Books

Switch On The Sun

A bald man of a conspicuous girth, squeezed into a short frame, with an embarrassing craving for marriages, lovers, and artery-clogging food (especially, salty crisps in packets), sounds like an improbable philanderer—let alone a distinguished man of science, who can tweak an Einstein formulation.

In his latest book “Solar,” Ian McEwen follows the life of four times married and divorced, Nobel Prize-winning physicist Michael Beard. Tired of his perennial womanizing, his beautiful and much younger wife No. 5 is brazenly cheating on him.

His days of scientific glory behind him, he has turned into a sloppy technocrat, who finds it easier to sign files and to talk from podiums, than work out abstruse equations in isolation.

An opportunity for breakthrough research opens up when the British government invites him to head a green-energy think-tank.

A reluctant believer in renewable energy, he nonetheless, takes it up willingly. To make a show of his colossal concern for global warming, he undertakes an Arctic expedition.

One among a small group of artists, all card-carrying members of the climate change club, he is bored stiff in their company as the only person, who secretly, still casts his lot with oil and coal.

Scuffling with heavy duty winter gear, banging his helmeted head against a column in a hotel lobby, emptying his bladder on the frigid walls of a Norwegian ice canyon, mistaking his chapstick for his frozen member, this man could pass off as a lumbering, mirthless clown.

McEwan caricatures his protagonist, at times, in an impoverished way. But his point may be to prove that Nobel Laureates are just as human as any other, complex and flawed; not paragons of pure reason.

Back from the fruitless trip, Beard discovers an underling, in a romantic entanglement with his spouse. A rude shock turns to a histrionics-free verbal exchange, which culminates in a freak carpet accident that kills the brilliant young postdoctoral fellow.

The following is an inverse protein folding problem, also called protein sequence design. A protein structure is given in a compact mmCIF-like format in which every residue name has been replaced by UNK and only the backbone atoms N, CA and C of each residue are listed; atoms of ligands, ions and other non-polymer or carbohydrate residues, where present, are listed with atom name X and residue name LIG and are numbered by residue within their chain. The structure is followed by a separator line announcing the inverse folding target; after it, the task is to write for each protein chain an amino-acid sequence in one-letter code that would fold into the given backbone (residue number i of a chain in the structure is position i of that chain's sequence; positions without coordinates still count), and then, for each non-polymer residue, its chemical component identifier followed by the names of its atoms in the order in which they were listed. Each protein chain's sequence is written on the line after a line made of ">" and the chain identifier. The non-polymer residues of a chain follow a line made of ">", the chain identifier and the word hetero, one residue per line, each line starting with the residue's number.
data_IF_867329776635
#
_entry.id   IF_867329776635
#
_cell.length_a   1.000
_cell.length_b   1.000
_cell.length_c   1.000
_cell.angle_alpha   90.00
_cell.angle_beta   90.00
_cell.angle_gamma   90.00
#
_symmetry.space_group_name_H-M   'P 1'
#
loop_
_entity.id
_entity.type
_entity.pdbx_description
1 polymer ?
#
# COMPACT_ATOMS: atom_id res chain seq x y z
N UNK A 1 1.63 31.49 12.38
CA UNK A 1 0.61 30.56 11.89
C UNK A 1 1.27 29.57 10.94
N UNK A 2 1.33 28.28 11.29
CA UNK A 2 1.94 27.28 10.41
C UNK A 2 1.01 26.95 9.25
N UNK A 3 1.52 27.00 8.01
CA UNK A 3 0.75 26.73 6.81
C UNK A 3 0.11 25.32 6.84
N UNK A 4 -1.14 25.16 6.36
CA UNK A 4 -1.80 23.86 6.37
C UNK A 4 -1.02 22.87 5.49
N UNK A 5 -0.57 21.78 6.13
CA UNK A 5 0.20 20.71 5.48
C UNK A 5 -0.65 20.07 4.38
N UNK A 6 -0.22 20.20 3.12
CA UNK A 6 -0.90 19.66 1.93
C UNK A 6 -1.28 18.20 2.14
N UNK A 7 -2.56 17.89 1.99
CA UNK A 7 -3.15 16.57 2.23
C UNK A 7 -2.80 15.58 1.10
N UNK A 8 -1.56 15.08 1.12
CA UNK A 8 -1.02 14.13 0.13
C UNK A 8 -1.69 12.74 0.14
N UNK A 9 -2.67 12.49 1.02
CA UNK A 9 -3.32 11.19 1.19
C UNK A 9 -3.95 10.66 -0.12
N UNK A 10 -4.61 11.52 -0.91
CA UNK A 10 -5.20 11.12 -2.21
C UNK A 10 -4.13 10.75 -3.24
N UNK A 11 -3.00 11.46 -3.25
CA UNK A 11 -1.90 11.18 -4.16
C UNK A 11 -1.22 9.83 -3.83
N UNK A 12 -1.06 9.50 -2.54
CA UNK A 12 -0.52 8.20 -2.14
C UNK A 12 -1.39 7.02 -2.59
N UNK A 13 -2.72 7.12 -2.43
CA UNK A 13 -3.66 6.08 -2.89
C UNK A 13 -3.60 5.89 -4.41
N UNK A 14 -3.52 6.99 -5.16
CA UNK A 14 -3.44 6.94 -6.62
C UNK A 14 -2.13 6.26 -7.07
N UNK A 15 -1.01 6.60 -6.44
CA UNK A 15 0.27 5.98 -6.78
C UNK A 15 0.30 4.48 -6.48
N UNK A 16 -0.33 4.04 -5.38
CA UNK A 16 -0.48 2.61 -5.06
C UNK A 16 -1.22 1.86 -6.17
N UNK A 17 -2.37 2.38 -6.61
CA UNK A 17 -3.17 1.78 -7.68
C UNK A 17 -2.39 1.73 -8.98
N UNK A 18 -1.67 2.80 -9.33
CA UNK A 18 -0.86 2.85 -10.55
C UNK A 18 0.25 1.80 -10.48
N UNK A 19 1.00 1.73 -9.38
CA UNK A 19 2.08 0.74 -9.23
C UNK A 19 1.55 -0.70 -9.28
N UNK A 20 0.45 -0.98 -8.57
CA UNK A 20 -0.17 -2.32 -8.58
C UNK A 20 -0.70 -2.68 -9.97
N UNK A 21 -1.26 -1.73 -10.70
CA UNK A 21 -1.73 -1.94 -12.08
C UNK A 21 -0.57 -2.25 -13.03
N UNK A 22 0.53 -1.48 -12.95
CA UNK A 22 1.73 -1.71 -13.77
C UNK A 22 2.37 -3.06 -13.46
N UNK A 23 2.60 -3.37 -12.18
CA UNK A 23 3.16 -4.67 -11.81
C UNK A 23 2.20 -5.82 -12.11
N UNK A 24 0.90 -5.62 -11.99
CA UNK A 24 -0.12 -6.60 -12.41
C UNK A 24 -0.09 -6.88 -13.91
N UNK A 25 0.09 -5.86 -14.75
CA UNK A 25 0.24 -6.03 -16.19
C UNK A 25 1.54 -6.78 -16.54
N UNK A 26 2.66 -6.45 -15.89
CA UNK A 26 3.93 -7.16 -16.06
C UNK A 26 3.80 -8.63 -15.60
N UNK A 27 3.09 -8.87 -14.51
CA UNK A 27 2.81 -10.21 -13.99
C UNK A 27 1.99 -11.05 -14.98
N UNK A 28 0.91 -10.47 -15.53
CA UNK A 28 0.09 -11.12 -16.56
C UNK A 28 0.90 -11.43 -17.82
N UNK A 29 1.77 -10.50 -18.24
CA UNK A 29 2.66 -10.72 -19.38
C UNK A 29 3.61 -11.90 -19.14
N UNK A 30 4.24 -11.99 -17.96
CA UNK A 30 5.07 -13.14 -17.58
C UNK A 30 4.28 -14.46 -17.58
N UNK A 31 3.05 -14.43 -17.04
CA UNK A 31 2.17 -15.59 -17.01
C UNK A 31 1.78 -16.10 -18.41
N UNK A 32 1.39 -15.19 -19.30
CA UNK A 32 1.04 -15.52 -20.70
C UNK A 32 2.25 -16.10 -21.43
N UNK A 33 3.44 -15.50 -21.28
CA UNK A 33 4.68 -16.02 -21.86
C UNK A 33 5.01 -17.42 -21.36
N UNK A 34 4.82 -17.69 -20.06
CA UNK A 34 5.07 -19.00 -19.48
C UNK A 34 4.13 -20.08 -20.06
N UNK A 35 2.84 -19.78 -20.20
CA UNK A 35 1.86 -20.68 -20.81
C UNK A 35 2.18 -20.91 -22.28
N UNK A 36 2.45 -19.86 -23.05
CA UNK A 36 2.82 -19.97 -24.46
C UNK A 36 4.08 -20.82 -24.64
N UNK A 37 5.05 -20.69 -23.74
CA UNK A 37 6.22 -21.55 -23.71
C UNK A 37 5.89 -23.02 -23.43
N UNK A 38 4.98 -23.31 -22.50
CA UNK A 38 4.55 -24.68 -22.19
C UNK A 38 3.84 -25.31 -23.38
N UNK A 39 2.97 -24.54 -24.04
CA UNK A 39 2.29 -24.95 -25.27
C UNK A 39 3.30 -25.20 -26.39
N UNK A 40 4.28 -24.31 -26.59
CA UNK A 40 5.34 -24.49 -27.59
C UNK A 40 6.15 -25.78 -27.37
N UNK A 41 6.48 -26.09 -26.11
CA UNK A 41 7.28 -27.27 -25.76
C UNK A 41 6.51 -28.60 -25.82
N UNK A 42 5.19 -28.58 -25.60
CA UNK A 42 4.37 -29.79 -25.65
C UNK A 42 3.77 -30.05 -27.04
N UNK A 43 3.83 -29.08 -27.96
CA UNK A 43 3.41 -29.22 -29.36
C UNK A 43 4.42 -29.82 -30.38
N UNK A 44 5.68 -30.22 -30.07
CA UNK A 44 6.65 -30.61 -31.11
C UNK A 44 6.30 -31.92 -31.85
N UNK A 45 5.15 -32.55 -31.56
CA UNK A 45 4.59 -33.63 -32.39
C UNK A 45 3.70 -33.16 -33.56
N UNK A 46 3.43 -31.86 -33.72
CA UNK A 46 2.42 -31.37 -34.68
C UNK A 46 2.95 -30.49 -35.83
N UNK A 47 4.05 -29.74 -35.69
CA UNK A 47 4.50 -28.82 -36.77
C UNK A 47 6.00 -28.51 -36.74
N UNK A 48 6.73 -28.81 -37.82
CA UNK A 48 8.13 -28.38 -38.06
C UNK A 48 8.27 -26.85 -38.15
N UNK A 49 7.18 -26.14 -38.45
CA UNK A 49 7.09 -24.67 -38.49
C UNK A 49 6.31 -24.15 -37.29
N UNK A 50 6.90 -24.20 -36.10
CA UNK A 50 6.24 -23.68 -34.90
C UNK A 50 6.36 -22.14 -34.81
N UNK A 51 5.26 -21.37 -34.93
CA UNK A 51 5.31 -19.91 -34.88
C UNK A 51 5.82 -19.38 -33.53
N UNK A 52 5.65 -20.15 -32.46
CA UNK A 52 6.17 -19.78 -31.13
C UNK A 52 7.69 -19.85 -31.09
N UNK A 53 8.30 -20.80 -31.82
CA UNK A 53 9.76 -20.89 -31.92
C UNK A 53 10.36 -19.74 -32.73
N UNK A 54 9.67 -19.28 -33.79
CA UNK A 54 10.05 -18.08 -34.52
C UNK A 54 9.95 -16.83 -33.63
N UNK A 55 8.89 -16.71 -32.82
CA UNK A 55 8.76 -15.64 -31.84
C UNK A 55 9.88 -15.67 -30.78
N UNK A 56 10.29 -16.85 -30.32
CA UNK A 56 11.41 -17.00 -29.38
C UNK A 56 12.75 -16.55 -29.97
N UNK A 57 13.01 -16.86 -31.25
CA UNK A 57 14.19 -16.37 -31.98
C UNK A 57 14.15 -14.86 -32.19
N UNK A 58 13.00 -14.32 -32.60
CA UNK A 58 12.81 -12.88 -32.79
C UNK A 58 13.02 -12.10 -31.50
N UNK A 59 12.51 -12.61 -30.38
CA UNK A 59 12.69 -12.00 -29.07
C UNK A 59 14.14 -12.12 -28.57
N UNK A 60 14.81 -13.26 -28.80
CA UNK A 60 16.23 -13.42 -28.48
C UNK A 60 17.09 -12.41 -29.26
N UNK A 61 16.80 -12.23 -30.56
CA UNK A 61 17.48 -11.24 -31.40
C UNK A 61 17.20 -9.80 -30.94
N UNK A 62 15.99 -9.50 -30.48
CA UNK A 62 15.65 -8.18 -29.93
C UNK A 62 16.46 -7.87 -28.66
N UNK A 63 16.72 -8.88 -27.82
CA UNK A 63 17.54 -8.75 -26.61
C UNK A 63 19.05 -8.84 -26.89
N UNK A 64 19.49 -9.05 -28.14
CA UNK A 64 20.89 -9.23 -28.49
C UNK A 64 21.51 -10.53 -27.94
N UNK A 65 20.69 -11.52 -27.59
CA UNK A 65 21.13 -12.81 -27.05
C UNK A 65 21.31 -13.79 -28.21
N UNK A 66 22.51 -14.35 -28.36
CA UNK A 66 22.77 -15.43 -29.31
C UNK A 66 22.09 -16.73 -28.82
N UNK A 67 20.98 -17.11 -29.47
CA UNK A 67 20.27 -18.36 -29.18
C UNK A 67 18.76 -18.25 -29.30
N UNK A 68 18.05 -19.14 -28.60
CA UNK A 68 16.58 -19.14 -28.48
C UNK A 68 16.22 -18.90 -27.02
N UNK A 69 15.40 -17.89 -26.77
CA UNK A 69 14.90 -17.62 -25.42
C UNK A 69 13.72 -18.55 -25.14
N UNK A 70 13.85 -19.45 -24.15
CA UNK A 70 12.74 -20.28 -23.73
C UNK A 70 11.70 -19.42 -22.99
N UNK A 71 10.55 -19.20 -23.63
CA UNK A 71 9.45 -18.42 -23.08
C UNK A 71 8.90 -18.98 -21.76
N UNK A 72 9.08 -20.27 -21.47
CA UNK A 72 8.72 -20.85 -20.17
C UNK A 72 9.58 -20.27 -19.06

A gifted raconteur, with a knack for injecting surprising plot turns that McEwan is, he does so, here, again.

The incident alters the trajectory of both Beard’s personal and professional lives. It unlocks his wedlock, lifts his stagnating career out of a morass, and hurtles him along a new primrose path of fresh success.

When one has comfortably settled into forming an impression of Beard as a human walrus, lethargic and harmless, an anhedonic spectator, the curtain lifts to reveal his other, sinister facet that exposes him to be a supreme opportunist, who will go to any length to renew his fame—even steal.

A brew of foggy suspense, a dash of photovoltaic theories, moments of a light thriller, unfurled in a rich narrative, “Solar” is more gripping than the last two McEwan bestsellers, “Saturday” and “On Chesil Beach.”

Dropping a clanger before a committee earns him a dirty moniker, a plump tomato from an angry demonstrator, and a brief episode with a pair of handcuffs.

His elevated stature gets him off the hook with both the cops and the court. But his fate couldn’t care less.

Hours ahead of when he’s about to flip on a solar switch, as it were, in a small desert town in New Mexico, in full view of an electrified audience of members of the press, investors, dignitaries, citizenry, and usher civilization into an era of sustainable fuel source, Beard, the holder of 300 patents, is busted for intellectual thievery.

Like most McEwan novels, this one too, spirals down up to an unexpected denouement.

For a man who banqueted with the king of Sweden for his remarkable work in the area of light, the future is oddly dark. His yesterday strides up to his today, and demolishes his tomorrow, with a hammer and a lawsuit.

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